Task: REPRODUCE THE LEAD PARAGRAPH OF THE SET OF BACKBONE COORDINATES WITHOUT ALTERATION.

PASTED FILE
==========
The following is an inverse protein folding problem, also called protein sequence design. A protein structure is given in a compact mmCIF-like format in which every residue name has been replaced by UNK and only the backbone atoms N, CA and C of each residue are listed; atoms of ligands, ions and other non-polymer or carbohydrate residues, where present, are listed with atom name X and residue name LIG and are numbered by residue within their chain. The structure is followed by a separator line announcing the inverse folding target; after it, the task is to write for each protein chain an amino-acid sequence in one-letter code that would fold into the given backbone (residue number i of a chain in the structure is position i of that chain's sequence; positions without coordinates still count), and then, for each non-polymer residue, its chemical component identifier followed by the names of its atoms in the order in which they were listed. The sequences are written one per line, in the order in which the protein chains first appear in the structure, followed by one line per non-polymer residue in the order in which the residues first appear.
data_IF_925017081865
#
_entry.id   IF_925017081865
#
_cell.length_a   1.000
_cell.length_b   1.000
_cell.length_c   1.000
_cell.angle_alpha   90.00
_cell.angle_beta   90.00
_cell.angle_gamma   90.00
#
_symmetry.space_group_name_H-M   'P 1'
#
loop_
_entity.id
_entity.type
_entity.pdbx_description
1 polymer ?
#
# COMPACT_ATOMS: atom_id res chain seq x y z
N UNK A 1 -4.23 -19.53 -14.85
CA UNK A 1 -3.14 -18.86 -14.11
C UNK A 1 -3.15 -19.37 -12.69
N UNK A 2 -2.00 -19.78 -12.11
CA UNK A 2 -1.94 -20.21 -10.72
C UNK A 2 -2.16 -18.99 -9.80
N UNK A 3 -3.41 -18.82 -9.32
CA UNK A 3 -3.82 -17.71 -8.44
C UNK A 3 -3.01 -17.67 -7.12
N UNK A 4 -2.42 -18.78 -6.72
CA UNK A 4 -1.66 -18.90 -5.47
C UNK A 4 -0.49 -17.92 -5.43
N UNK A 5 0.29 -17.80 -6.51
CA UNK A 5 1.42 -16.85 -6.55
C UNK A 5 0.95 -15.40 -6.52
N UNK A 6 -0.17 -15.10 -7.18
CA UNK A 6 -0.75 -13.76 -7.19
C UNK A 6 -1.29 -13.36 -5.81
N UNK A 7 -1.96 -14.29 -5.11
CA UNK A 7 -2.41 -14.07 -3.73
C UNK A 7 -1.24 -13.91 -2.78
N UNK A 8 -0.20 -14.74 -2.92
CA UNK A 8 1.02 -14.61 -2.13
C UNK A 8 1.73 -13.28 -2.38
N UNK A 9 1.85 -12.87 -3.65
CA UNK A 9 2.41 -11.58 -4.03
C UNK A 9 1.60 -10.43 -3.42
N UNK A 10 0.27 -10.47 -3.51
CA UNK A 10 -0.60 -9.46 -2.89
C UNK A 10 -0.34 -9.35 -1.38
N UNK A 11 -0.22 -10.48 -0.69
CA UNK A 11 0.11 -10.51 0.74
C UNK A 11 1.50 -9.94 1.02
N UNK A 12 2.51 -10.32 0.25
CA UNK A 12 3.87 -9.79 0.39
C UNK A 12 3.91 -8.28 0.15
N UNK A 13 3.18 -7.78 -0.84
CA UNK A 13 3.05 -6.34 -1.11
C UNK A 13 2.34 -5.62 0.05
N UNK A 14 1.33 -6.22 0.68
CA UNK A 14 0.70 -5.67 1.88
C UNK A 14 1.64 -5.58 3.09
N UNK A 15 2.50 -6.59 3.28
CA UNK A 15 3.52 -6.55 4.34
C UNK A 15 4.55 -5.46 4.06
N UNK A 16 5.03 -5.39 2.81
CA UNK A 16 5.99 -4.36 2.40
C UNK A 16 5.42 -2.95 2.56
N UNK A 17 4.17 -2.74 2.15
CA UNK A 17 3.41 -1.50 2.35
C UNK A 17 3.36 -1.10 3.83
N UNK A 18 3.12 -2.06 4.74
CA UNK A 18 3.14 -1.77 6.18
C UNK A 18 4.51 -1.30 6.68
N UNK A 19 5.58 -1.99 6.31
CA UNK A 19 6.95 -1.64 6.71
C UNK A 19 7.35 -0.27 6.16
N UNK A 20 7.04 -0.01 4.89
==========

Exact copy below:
The following is an inverse protein folding problem, also called protein sequence design. A protein structure is given in a compact mmCIF-like format in which every residue name has been replaced by UNK and only the backbone atoms N, CA and C of each residue are listed; atoms of ligands, ions and other non-polymer or carbohydrate residues, where present, are listed with atom name X and residue name LIG and are numbered by residue within their chain. The structure is followed by a separator line announcing the inverse folding target; after it, the task is to write for each protein chain an amino-acid sequence in one-letter code that would fold into the given backbone (residue number i of a chain in the structure is position i of that chain's sequence; positions without coordinates still count), and then, for each non-polymer residue, its chemical component identifier followed by the names of its atoms in the order in which they were listed. The sequences are written one per line, in the order in which the protein chains first appear in the structure, followed by one line per non-polymer residue in the order in which the residues first appear.